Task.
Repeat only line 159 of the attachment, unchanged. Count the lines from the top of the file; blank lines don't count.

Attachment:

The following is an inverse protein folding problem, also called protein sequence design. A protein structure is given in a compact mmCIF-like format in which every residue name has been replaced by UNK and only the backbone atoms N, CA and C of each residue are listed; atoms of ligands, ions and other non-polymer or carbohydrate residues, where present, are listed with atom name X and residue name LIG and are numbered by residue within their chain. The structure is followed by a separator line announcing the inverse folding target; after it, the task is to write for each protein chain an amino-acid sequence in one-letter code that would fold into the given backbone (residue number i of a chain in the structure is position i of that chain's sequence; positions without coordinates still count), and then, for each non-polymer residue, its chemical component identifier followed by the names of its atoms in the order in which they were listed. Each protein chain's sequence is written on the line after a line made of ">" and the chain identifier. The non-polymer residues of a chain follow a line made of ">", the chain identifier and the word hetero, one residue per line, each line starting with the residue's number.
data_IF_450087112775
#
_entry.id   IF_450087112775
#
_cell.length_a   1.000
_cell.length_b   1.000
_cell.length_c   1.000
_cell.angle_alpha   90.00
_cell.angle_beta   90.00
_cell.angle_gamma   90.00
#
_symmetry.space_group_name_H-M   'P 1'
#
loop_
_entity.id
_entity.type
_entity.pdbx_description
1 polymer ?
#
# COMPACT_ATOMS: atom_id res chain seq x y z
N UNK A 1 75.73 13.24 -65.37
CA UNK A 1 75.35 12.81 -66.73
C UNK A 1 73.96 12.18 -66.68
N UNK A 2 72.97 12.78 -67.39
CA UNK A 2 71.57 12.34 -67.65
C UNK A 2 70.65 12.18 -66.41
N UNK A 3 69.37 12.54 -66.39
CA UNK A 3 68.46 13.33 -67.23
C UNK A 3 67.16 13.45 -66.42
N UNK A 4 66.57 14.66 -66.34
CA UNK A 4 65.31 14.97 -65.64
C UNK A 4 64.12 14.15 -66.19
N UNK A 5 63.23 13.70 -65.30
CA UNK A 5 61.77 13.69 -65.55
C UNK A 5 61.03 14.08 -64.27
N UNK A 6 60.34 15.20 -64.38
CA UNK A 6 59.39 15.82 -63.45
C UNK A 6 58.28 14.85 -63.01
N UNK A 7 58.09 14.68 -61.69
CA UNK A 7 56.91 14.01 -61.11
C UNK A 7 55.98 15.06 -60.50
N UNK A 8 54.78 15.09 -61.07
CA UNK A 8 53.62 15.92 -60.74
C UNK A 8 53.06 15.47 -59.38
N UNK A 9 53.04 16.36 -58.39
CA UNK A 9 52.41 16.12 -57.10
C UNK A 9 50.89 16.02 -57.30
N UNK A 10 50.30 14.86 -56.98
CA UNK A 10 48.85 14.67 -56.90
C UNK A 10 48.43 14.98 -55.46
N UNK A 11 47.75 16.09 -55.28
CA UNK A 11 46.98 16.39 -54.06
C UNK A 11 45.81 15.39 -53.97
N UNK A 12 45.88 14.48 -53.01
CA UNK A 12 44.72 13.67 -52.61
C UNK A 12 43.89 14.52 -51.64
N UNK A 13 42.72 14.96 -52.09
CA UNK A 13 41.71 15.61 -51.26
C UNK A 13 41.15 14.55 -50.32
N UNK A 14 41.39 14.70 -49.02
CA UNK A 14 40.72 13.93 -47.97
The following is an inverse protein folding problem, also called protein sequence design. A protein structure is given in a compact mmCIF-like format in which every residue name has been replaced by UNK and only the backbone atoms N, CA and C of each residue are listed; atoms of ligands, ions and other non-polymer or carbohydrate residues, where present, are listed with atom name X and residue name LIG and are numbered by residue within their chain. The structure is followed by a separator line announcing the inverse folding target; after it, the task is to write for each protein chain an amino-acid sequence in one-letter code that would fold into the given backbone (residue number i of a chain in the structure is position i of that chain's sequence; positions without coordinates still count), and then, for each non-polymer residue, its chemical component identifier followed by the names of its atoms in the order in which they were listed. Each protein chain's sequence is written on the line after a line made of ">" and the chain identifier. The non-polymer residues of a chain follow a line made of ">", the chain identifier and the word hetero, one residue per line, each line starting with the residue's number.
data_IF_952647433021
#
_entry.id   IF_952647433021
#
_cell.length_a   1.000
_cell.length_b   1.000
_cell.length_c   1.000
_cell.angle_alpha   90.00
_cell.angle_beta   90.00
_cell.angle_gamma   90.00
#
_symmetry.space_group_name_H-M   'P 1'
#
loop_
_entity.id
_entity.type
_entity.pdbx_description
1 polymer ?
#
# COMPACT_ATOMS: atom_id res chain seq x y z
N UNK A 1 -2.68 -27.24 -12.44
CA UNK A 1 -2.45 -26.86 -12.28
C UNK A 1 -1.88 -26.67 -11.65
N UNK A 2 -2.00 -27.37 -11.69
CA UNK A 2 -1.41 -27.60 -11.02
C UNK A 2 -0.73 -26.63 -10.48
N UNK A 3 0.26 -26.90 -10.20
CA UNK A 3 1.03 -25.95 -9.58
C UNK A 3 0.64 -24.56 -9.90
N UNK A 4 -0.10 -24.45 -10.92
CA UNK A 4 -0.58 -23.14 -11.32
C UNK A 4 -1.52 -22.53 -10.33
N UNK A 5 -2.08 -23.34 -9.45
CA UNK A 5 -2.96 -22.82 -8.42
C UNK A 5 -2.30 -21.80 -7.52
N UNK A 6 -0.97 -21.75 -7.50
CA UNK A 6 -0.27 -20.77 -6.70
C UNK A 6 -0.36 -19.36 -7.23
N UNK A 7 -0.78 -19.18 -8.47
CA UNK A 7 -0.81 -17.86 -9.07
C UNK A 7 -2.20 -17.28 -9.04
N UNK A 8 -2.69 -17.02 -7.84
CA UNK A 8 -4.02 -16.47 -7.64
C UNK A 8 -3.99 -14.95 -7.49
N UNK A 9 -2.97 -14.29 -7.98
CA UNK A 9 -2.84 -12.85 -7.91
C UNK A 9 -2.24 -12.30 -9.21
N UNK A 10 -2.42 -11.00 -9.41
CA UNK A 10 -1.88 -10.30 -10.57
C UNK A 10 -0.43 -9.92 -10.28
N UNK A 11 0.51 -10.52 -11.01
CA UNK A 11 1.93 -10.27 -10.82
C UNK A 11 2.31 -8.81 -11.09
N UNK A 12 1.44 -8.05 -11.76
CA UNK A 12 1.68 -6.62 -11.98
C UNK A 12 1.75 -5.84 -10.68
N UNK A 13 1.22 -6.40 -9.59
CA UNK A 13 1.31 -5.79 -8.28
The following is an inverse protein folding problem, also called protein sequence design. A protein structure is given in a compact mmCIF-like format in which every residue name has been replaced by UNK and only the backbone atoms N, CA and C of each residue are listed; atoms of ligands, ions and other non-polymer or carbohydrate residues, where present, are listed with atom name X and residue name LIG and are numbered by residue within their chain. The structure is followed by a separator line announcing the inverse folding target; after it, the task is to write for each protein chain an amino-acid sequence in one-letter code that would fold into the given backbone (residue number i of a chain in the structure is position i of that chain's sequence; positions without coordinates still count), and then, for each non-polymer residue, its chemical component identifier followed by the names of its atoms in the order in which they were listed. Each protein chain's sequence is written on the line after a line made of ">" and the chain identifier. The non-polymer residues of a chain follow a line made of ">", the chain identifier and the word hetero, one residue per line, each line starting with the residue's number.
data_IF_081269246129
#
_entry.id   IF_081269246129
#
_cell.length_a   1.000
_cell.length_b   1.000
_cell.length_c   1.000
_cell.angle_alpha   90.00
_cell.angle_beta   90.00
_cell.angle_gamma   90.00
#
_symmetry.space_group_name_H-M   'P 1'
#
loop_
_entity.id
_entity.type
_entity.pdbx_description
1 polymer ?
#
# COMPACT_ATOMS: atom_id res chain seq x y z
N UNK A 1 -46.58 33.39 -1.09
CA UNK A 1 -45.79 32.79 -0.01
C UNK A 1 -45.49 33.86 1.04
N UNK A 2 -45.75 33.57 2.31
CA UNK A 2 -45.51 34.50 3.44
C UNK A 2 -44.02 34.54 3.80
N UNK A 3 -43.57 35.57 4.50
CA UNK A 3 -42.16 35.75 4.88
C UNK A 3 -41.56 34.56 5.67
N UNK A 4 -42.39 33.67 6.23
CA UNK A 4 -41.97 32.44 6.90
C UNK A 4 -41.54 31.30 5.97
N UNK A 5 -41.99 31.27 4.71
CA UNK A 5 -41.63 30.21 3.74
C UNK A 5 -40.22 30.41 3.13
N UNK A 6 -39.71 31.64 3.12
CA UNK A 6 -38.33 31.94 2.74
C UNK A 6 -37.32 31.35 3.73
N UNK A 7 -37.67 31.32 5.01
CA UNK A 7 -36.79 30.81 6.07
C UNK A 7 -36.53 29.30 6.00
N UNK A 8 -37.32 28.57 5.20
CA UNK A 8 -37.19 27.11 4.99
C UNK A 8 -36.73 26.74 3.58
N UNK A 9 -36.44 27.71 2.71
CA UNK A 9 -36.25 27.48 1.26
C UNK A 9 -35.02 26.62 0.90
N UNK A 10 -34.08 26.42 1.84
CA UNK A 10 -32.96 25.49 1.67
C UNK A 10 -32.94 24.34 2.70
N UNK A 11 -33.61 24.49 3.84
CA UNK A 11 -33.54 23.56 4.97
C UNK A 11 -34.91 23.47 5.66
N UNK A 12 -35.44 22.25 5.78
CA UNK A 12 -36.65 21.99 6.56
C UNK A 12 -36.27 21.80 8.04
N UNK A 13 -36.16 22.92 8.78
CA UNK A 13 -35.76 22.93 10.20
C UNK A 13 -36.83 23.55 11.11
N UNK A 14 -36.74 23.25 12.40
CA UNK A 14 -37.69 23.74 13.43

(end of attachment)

CA UNK A 6 -38.33 31.94 2.74